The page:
After a week of high energy at the largest Special Olympics World Games venue in Abu Dhabi, the atmosphere on Wednesday was mixed and sometimes even subdued.
As the final matches were played and the last medals handed out, athletes said that, although they were excited to go home, they would have liked to stay longer.
Spirits were lifted even higher by a royal visit from Sheikh Mohamed bin Zayed, Crown Prince of Abu Dhabi and Deputy Supreme Commander of the Armed Forces, and Abiy Ahmed, the Prime Minister of Ethiopia.
The pair awarded medals to some of the athletes before checking in on some of the matches at the Abu Dhabi National Exhibition Centre.
“I was touched by the enthusiasm and joy of the athletes at the Special Olympics Abu Dhabi 2019,” Sheikh Mohamed said on Twitter.
“It’s exhilarating for me and my dear friend, the Ethiopian Prime Minister, to meet people of determination. We’re so proud of them and their families.”
Some of the athletes were hit a little harder at the end of the Games after realising their time to bring home gold had run out.
Sitting cross-legged on the floor and with tears streaming down his face, Mohammad Al Hajji, a Saudi handball athlete representing Kuwait, felt as though he had not done enough for his team.
“I’ve let Kuwait down,” said Al Hajji, 34. His team earned silver yesterday, losing to Oman. "I wanted to get gold."
The Bangladeshi volleyball team were also left disappointed after a referee’s decision meant they came third, earning a bronze medal.
“We were two points ahead of India but they won in the end because the referee gave our player a red card and we were disqualified,” said coach Jahangir Alam. “Our players are not happy.”
Alam's team had only 45 days to train for the Games.
“They did superbly for the short time they had and in spite of the lack of facilities we have in Bangladesh. Our players train in the mud and open fields,” said Special Olympics volunteer Mohamed Rahman.
Bangladesh’s Special Olympics team also took home a silver medal in handball and came fourth in basketball.
Ganka Ivanovo, 45, who plays badminton for Bulgaria, was disappointed to be going home with a silver medal, rather than gold.
“But it is only for a moment. She will be happy at the awards ceremony. They played extremely well,” said her coach, Aleksandar Dimitrov.
“The Special Olympics has been a wonderful experience.”
The encouraging and inclusive atmosphere prompted one of his badminton players, Ivan Ivanov, to speak for the first time.
“He rarely speaks and here at the Games, for the first time, he began communicating,” Dimitrov said.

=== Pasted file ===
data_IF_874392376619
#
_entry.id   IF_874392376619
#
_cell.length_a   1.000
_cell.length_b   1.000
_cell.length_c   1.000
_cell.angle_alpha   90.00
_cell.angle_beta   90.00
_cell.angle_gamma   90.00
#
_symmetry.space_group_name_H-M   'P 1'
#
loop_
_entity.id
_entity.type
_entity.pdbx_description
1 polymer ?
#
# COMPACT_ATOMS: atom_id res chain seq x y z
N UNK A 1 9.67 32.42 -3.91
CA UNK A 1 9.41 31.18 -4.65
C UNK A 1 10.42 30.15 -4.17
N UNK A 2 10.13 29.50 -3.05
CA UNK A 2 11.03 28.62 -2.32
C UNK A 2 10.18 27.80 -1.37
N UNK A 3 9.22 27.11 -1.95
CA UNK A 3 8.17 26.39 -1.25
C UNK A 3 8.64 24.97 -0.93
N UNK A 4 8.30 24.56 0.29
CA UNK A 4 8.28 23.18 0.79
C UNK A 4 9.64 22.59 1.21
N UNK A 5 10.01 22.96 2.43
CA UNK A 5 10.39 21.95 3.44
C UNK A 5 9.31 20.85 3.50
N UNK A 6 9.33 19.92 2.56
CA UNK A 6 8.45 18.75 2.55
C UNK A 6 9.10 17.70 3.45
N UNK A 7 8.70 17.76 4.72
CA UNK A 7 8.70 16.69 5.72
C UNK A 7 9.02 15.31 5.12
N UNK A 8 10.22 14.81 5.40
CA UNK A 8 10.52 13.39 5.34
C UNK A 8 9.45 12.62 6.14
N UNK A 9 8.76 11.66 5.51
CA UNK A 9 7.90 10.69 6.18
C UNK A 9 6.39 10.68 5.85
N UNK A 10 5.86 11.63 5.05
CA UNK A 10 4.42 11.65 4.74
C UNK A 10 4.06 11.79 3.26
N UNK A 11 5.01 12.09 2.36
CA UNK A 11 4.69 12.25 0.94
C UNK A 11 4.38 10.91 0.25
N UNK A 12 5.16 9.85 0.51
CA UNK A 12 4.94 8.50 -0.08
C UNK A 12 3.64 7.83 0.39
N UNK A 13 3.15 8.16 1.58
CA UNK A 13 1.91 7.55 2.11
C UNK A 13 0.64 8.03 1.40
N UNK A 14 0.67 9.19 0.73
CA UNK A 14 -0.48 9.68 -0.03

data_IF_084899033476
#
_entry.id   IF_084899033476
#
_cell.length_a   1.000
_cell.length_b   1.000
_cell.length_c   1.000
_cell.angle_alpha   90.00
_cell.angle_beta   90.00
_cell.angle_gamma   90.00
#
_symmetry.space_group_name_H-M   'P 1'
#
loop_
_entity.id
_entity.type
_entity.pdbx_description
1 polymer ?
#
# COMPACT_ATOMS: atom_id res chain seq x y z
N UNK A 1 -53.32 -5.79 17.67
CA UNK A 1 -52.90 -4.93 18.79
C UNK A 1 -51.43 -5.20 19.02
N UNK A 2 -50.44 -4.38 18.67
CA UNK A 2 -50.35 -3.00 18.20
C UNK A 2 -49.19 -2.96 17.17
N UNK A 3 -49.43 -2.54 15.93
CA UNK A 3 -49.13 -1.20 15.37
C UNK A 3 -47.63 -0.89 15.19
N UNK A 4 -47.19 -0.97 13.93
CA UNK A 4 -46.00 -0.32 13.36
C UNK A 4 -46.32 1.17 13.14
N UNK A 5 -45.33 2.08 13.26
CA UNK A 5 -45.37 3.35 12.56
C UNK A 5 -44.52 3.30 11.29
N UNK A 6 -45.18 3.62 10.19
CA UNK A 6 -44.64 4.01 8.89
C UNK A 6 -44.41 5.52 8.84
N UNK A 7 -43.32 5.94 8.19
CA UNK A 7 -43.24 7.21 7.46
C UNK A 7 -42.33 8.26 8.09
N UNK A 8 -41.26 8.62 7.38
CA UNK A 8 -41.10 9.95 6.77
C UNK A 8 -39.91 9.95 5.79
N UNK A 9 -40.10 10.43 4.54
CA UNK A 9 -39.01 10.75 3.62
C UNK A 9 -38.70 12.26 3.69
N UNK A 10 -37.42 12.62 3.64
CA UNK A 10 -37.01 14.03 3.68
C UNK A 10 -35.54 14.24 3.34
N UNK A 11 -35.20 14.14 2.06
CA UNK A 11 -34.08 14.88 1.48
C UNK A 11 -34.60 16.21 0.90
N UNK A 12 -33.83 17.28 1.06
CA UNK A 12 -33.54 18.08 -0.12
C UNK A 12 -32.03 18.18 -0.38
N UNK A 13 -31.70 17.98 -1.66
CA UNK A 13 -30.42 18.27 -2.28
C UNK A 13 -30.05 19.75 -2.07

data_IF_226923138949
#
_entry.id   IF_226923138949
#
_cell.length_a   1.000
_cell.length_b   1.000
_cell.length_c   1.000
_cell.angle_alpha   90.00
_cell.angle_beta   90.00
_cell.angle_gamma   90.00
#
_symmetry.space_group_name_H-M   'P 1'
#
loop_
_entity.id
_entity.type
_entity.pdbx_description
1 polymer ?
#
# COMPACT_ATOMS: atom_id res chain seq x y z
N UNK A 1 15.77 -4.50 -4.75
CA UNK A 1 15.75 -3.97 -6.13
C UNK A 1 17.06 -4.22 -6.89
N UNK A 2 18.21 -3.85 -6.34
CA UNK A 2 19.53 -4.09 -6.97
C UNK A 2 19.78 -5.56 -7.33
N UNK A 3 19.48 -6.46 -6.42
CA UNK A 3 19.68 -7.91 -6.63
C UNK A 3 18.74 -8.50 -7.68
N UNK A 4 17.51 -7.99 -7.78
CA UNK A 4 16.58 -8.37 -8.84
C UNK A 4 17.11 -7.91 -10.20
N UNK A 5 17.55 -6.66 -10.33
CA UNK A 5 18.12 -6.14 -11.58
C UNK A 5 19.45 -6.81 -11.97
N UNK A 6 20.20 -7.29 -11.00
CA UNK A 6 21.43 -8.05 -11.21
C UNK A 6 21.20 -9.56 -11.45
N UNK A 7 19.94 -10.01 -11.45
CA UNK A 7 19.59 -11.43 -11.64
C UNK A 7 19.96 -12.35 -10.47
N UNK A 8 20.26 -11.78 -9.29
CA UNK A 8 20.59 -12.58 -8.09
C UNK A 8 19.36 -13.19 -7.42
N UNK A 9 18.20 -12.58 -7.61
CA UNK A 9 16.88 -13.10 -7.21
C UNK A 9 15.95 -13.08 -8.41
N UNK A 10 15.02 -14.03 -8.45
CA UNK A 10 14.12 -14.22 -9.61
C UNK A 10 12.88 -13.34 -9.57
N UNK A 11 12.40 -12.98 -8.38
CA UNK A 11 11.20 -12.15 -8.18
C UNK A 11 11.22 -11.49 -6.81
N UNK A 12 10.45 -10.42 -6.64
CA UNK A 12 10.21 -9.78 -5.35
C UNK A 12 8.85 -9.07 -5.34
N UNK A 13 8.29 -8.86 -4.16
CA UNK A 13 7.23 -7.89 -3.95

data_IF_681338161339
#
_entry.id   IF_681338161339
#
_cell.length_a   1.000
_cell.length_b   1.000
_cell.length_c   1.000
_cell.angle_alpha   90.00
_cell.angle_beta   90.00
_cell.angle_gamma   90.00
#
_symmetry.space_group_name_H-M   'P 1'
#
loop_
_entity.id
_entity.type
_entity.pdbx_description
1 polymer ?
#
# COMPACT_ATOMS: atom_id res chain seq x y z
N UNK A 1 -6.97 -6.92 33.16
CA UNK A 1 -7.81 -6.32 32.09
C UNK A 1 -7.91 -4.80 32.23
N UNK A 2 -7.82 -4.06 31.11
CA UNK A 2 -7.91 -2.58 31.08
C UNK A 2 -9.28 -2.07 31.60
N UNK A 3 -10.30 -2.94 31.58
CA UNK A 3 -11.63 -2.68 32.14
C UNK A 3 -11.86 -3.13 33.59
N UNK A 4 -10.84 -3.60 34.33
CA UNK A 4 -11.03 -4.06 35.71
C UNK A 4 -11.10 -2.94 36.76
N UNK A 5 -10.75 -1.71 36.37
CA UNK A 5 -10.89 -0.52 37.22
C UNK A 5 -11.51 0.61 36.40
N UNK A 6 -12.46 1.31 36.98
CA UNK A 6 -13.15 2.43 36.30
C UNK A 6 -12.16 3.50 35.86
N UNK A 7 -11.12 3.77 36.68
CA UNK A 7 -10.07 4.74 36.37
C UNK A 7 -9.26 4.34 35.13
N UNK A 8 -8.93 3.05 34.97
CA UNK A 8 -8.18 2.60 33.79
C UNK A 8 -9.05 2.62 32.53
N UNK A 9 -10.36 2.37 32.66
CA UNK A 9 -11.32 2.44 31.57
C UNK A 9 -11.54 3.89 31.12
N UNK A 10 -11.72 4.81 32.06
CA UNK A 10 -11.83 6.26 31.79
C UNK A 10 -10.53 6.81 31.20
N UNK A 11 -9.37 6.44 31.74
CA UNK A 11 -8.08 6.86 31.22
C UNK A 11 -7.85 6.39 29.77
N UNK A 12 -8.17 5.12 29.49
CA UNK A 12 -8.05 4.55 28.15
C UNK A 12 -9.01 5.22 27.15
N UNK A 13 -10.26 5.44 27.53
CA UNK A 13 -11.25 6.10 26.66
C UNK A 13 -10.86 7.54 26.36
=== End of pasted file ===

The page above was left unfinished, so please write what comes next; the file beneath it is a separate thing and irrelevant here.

“These Games are very special to them. It makes them feel important and special. All the attention is on them, which is how it should be.”
The host country had a golden day on Wednesday, beginning on the volleyball court.
“Did we win? Did we win?” asked Sheikh Nahyan bin Diab, 9, and his brother Sheikh Mohammed, 10, who had been wandering around Adnec watching some of the matches.
“Of course we won,” members of the UAE’s volleyball team told them.
“We won because of the athletes with determination,” said Rashed Hassan, an athlete without a disability who played in the unified sports team competition that pairs people with and without intellectual disabilities to promote inclusion.
Hassan, 36, has been playing volleyball for 27 years and won many championships.
“I’ve never played with athletes of determination and I’ve never played such an exciting game," he said. "The way they played is like nothing I’ve ever seen or expected.”
At the Hamdan Sports Complex in Dubai, the crowds were especially vocal in cheering on the athletes as the UAE’s swimming team clinched a bronze medal in the 4x50m relay.
Emiratis Abdullah Al Tajer, Khalid Al Barguthi, Omer Al Shamsi and Awadh Al Ketbi took third place behind Estonia and Colombia in a close contest.
The race brought the UAE swimming team's tally to eight gold, four silver and four bronze.
For Salha Al Risi, it was the perfect Mother’s Day gift. Her son Abdullah won gold in the 50m breaststroke and her younger son Mohammed won two gold medals in the equestrian event.
“The three golds my sons have given me is the best gift for any mother. They have got me four medals and I am so proud,” Ms Al Risi said.
“You have to support them all the time, not just before the competition. It has been hard work but we are with them always and during training to show that we are behind them.”
Family and friends cheered on the UAE swimmers as they took on strong teams from China, Trinidad and Tobago and the US.
Chanting “UAE, UAE”, the crowds later gathered around the podium to take photographs as the swimmers raised their medals and waved.
Jumana Al Barguthi, mother of Khalid, who also won gold in the 50m freestyle and 25m backstroke, said the team had done the country proud in a close competition.
“The relay is one of the most difficult races because the whole team has to be in sync," Ms Al Barguthi said.
"They showed people that it doesn’t mean that if they are special needs they cannot achieve what their heart desires and they have won medals for the country."
Al Shamsi also took gold in the 25m breaststroke and his mother, Rula, echoed the need for continuous family support for children with intellectual disabilities.
“Our work does not start or end here. Our support has been steady all these years,” Ms Al Shamsi said.